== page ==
Jesse Pomeroy May 15, 2007 15:32:39 GMT -5
Post by Brad-LaSpirits on May 15, 2007 15:32:39 GMT -5
Jesse Harding Pomeroy (November 29, 1859–September 29, 1932) was the youngest person convicted of the crime of murder in the first degree in the history of the Commonwealth of Massachusetts.
Jesse Pomeroy was born in Charlestown, Massachusetts, to Thomas and Ruthann Pomeroy. He was the second of two children; his brother Charles was a year older. Pomeroy's father was extremely abusive to him and his brother, often taking them to their wood shed where he stripped them naked and beat them severely.
 Reported attacks in 1871–1872
In 1871–1872, there were reports that several young boys were individually enticed to remote areas and attacked by a slightly older boy. These attacks were incredibly brutal, leaving the boys scarred for life. However, no one was ever arrested. If Jesse Pomeroy was responsible, he would have been 12-13 years old.
There must have been some discord in the Pomeroy household, as Ruthann and the two children moved to South Boston in 1872. Pomeroy's attacks on young boys continued, and he was finally arrested and his case heard in front of a juvenile court judge. Pomeroy was found guilty and sentenced to the Lyman School for Boys at Westborough, Massachusetts, for his minority (i.e., until he turned 18). The Boston Globe covered this story; the last line of the article: "It is generally concluded that the boy is mentally deficient."
Despite the severity of Pomeroy's crimes, he was released after serving only 15 months. Harold Schechter, a professor at Queens College, City University of New York and an expert on serial killers, wrote a book about Pomeroy and mentioned that there was never a youngster in the state that had been charged with crimes as brutal as this. The police and court system were attacked after Pomeroy's murders were revealed.
 The crime
In February 1874 at the age of 14, Pomeroy was paroled back to his mother and brother in South Boston. His mother ran her own dressmaking shop, and his brother Charles sold newspapers.
In March 1874, a ten-year-old girl from South Boston named Katie Curran went suddenly missing. On April 24, 1874, the body of four-year-old Horace Millen was found on the marsh of Dorchester Bay. Immediately, the police detectives sought out Pomeroy.
 The trial
Late in his life, Pomeroy still held that he committed the crime. However, his right to due process was farcical. He was taken to view the body of Millen and asked if he committed the murder. At the coroner's inquest, Pomeroy was denied the right to counsel.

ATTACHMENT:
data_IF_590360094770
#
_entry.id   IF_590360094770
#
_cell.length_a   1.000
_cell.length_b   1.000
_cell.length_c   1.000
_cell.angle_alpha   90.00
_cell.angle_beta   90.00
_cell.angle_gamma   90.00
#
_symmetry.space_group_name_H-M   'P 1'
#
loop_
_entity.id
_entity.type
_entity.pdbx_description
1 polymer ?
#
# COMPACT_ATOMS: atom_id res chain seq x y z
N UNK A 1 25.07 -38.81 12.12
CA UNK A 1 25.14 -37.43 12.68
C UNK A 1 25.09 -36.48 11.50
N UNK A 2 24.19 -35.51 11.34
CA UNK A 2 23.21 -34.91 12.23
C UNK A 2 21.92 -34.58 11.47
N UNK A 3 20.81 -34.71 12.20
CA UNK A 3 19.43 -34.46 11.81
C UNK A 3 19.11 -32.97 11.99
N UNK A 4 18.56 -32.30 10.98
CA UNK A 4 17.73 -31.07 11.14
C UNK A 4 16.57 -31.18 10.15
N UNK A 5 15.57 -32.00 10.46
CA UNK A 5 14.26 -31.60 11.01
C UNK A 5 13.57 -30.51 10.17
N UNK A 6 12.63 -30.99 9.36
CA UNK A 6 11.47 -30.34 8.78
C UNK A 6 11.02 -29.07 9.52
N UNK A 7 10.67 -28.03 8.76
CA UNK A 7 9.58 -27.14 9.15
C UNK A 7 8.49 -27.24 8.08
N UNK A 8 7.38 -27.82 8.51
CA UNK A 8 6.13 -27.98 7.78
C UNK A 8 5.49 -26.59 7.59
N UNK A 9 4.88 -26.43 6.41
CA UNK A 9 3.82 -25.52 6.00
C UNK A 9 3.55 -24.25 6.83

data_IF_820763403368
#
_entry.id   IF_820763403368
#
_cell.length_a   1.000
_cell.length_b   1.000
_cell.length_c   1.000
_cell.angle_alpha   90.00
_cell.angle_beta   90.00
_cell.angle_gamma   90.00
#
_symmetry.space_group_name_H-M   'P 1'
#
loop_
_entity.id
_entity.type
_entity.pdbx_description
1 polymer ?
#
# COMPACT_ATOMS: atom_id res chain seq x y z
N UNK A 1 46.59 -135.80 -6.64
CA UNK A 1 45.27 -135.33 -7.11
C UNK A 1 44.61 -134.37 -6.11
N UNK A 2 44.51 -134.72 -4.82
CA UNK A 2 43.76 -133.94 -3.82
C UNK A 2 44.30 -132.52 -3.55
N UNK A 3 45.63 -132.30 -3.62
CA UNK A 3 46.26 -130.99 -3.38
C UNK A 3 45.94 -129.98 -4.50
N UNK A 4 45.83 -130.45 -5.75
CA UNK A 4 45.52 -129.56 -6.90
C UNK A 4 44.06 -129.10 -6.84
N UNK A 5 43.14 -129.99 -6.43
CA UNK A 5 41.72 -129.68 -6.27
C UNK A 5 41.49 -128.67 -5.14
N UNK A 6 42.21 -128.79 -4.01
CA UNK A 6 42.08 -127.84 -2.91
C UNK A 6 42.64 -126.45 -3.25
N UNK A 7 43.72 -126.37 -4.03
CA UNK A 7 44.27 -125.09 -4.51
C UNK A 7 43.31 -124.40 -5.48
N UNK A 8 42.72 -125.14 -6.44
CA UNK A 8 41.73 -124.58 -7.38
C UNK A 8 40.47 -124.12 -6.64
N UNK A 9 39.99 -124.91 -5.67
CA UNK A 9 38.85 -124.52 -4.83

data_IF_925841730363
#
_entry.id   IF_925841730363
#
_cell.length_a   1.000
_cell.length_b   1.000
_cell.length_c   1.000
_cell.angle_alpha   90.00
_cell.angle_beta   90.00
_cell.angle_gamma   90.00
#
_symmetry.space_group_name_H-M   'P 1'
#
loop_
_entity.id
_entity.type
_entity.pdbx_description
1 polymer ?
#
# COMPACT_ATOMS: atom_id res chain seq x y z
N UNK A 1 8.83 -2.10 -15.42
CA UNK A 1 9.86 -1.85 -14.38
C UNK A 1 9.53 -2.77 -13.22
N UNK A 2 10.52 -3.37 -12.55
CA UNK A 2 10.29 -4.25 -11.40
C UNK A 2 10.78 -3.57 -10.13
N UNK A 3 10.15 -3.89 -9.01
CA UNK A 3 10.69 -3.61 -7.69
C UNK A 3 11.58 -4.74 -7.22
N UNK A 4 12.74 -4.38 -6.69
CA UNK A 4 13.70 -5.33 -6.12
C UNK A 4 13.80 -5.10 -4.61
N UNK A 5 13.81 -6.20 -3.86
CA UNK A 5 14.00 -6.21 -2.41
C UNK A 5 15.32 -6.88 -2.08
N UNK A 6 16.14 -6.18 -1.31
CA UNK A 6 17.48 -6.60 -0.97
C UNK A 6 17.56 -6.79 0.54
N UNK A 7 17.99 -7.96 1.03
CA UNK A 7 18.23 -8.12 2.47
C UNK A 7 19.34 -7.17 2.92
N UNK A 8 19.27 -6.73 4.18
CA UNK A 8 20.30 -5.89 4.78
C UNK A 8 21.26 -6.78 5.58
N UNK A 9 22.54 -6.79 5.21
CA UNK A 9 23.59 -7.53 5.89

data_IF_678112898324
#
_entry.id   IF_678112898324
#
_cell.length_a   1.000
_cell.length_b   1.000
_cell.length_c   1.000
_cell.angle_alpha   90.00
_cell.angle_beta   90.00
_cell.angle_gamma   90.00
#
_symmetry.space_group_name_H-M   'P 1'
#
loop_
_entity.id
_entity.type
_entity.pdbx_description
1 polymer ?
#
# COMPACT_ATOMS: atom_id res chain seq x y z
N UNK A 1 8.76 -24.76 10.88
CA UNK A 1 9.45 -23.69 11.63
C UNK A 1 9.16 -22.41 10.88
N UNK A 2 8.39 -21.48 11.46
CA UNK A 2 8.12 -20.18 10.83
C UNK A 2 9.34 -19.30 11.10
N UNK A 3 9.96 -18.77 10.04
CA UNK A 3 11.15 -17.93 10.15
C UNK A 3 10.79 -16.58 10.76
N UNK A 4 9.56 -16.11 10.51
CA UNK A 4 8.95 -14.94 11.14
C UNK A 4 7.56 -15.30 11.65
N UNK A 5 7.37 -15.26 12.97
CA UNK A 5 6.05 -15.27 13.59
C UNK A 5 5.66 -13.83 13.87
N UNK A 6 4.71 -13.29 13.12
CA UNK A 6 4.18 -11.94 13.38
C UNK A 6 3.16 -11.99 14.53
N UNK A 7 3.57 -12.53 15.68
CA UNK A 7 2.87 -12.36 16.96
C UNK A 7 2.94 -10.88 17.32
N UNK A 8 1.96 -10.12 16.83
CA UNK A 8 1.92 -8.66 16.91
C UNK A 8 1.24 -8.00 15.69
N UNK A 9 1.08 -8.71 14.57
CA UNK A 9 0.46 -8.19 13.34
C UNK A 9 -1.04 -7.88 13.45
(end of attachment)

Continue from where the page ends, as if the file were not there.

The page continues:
The case of Commonwealth v. Pomeroy was heard in the Massachusetts Supreme Judicial Court (Suffolk County, Boston) on December 9 and December 10, 1874. At the trial, the Attorney General argued for a verdict of guilty in the murder of first degree. In his closing arguments, however, he urged an alternative charge of murder with extreme atrocity, which, according to Massachusetts law, is first degree murder, but differs from the original charge in the requirement of premeditation.
Pomeroy was pronounced guilty on December 10, 1874, with the jury's recommendation of mercy on account of the prisoner's youth.
Pomeroy's attorney, Charles Robinson, filed two exceptions which were overruled in February 1875, at which point Pomeroy was sentenced to hang until dead.
 After the trial
It remained for the Governor to sign the death warrant and assign a date for Pomeroy's execution. However, Governor William Gaston refused to comply with this executive responsibility. The only legal means of sparing Pomeroy's life was through the Governor's Council, and only if a simple majority of the nine-member Council voted to commute the death penalty. Over the next year and a half, the Council voted three times: the first two votes upheld Pomeroy's execution, and both times Governor Gaston refused to sign the death warrant. In August 1876, the Council took a third vote, anonymously, and Pomeroy's sentence was commuted to life in prison in solitary confinement. On the evening of September 7, 1876, Pomeroy was transferred from the Suffolk County Jail to the State Prison at Charlestown, and began his life in solitary. He was 16 years and 10 months old.
In 1917, Pomeroy's sentence was commuted to the extent of allowing him the privileges afforded to other life prisoners. At first he resisted this, wanting nothing less than a pardon, but he eventually did adjust to his changed circumstances, and even appeared in a minstrel show at the prison. In 1929, by this time an elderly man in frail health, he was transferred to Bridgewater Hospital for the Criminally Insane, where he died on September 29, 1932, at the age of 72.